Small groundcover or edger for cool, moist shady areas. Mass in woodland gardens, or naturalized areas. This semi-evergreen has attractive, fine textured foliage. Airy sprays of white flowers bloom in spring and resemble an umbrella that has been blown inside out. In the wild you'll commonly find them under maples, alders, douglas fir and larch. In your garden they work well with coral bells, baneberry, bleeding hearts and other shade lovers of the moist woods.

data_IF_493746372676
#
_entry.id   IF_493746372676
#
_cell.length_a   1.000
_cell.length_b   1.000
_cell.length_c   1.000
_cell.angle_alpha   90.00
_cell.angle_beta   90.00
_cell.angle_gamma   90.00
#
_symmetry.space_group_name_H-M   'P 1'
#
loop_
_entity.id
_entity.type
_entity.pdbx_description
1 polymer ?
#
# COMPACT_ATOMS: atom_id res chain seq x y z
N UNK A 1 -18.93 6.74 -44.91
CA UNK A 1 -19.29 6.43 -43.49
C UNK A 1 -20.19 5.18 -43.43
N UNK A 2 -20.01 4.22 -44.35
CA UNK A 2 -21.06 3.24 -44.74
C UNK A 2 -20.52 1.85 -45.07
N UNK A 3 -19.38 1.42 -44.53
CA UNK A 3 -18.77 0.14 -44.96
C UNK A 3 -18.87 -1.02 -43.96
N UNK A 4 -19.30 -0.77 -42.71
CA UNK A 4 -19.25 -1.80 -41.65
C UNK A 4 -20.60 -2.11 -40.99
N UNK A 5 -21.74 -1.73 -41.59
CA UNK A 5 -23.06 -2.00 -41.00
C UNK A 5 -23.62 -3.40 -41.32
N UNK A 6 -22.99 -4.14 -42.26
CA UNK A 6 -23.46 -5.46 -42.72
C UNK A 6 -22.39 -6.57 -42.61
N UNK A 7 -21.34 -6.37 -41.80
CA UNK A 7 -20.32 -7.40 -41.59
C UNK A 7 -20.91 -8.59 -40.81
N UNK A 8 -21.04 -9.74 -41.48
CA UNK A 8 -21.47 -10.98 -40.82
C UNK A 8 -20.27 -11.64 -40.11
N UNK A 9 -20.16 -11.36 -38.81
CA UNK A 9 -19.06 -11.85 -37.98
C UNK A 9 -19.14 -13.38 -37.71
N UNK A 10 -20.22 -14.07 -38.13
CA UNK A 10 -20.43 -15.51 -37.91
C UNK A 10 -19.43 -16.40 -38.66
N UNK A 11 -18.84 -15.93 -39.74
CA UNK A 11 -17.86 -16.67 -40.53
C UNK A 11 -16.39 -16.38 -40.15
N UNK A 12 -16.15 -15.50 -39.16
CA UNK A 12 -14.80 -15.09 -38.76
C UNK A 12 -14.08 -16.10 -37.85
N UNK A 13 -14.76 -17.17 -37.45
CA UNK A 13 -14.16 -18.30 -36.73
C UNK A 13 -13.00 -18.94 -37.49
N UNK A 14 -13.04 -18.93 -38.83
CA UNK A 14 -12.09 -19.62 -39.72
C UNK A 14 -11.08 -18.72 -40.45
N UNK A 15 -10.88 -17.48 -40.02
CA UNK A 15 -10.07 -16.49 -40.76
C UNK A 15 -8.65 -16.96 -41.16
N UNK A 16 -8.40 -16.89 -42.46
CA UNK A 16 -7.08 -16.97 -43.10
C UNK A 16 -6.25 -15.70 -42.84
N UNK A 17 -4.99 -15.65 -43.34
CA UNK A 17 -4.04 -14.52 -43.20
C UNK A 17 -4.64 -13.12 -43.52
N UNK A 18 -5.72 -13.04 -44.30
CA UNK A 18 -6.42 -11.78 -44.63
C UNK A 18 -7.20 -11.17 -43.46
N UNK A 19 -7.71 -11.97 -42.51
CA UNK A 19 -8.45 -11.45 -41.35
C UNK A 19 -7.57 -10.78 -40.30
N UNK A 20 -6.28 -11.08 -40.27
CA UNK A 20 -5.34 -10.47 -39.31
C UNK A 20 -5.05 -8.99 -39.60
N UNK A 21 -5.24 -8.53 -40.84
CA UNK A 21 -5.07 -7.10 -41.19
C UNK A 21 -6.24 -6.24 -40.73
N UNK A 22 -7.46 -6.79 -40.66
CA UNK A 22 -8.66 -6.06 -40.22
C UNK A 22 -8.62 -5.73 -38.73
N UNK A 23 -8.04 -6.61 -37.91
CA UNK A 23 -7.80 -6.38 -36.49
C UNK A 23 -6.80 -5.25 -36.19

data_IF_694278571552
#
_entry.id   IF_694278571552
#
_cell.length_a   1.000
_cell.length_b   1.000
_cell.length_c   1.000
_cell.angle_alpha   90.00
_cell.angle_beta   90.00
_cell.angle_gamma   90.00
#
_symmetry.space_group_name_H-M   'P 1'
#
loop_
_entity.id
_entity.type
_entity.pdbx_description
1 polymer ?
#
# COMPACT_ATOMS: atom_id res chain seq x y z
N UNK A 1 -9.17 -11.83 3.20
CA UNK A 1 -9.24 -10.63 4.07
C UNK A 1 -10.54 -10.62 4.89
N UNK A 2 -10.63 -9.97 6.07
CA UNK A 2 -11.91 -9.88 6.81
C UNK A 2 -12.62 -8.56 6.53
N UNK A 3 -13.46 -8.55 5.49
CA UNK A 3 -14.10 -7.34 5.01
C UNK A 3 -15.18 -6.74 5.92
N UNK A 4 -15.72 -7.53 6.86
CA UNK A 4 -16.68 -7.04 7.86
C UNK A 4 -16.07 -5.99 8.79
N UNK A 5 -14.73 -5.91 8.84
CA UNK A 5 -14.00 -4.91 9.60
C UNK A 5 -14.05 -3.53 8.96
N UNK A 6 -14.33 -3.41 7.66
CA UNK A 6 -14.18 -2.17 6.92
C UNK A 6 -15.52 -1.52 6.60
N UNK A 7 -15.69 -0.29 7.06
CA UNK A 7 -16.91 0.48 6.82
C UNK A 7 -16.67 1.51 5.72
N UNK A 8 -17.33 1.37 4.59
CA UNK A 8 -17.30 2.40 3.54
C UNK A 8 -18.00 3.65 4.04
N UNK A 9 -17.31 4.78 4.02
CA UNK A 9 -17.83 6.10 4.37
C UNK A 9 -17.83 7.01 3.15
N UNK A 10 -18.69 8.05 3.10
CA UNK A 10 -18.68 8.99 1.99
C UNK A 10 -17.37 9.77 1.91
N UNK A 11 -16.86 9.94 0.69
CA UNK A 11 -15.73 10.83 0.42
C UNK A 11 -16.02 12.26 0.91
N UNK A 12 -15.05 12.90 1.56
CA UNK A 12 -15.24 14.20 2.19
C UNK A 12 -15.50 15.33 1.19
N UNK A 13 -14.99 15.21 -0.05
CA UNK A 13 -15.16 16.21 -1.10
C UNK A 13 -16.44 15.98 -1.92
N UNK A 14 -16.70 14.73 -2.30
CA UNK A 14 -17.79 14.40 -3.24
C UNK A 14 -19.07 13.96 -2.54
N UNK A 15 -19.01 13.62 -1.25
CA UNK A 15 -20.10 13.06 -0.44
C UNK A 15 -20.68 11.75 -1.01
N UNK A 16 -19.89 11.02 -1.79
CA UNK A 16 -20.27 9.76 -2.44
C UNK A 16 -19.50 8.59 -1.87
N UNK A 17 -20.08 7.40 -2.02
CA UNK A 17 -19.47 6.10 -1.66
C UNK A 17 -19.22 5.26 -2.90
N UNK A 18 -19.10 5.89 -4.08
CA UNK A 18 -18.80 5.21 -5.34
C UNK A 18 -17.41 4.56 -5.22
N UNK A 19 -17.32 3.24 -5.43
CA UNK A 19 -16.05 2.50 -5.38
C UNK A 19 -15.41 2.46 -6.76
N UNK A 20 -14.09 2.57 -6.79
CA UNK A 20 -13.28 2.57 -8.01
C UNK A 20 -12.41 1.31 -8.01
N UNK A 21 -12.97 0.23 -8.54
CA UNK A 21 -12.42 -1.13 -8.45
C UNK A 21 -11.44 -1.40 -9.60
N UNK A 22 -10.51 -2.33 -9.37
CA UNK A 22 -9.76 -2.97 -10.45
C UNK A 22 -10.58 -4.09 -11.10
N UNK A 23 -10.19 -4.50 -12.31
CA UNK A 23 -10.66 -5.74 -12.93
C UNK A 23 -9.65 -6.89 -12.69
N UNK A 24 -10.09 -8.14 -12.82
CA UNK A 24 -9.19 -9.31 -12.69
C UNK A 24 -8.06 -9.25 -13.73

Semi-evergreen groundcover for shady sites
Adorned with delicate white flowers in spring
Spreads slowly and can fill in under trees
Works well in a partly shaded rock gardens
The seeds are dispersed by ants
Rabbits and deer tend to leave this plant alone
It is native to moist coastal woodland areas on the western side of the Cascades from Washington to Northern California.
The Yurok tribe from Northwestern California chewed the leaves of inside out flower for a cough medicine. Modern medicinal uses include sinus congestion, chronic rhinitis and hay fever.
In spring, cut away any winter-burned foliage to make way for new growth.